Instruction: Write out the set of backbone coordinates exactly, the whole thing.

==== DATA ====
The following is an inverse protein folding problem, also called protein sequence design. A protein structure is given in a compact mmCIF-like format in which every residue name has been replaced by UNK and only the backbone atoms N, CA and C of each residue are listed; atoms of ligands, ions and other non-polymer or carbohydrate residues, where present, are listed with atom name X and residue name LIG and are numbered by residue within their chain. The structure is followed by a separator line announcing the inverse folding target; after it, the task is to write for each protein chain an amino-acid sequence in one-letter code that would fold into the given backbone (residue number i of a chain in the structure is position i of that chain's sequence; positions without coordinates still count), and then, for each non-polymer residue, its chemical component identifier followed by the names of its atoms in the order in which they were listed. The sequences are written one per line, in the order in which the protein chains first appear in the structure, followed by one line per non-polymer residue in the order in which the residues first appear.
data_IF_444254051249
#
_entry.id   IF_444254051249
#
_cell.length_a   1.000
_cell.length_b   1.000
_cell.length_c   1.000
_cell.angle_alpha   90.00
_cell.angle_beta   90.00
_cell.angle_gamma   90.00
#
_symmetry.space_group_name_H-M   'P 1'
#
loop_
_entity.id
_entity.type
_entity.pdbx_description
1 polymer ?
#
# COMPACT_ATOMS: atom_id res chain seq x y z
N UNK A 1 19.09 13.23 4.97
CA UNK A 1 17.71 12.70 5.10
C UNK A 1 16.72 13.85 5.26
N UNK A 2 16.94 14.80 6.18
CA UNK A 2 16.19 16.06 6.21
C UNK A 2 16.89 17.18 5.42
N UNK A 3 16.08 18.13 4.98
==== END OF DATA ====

The following is an inverse protein folding problem, also called protein sequence design. A protein structure is given in a compact mmCIF-like format in which every residue name has been replaced by UNK and only the backbone atoms N, CA and C of each residue are listed; atoms of ligands, ions and other non-polymer or carbohydrate residues, where present, are listed with atom name X and residue name LIG and are numbered by residue within their chain. The structure is followed by a separator line announcing the inverse folding target; after it, the task is to write for each protein chain an amino-acid sequence in one-letter code that would fold into the given backbone (residue number i of a chain in the structure is position i of that chain's sequence; positions without coordinates still count), and then, for each non-polymer residue, its chemical component identifier followed by the names of its atoms in the order in which they were listed. The sequences are written one per line, in the order in which the protein chains first appear in the structure, followed by one line per non-polymer residue in the order in which the residues first appear.
data_IF_444254051249
#
_entry.id   IF_444254051249
#
_cell.length_a   1.000
_cell.length_b   1.000
_cell.length_c   1.000
_cell.angle_alpha   90.00
_cell.angle_beta   90.00
_cell.angle_gamma   90.00
#
_symmetry.space_group_name_H-M   'P 1'
#
loop_
_entity.id
_entity.type
_entity.pdbx_description
1 polymer ?
#
# COMPACT_ATOMS: atom_id res chain seq x y z
N UNK A 1 19.09 13.23 4.97
CA UNK A 1 17.71 12.70 5.10
C UNK A 1 16.72 13.85 5.26
N UNK A 2 16.94 14.80 6.18
CA UNK A 2 16.19 16.06 6.21
C UNK A 2 16.89 17.18 5.42
N UNK A 3 16.08 18.13 4.98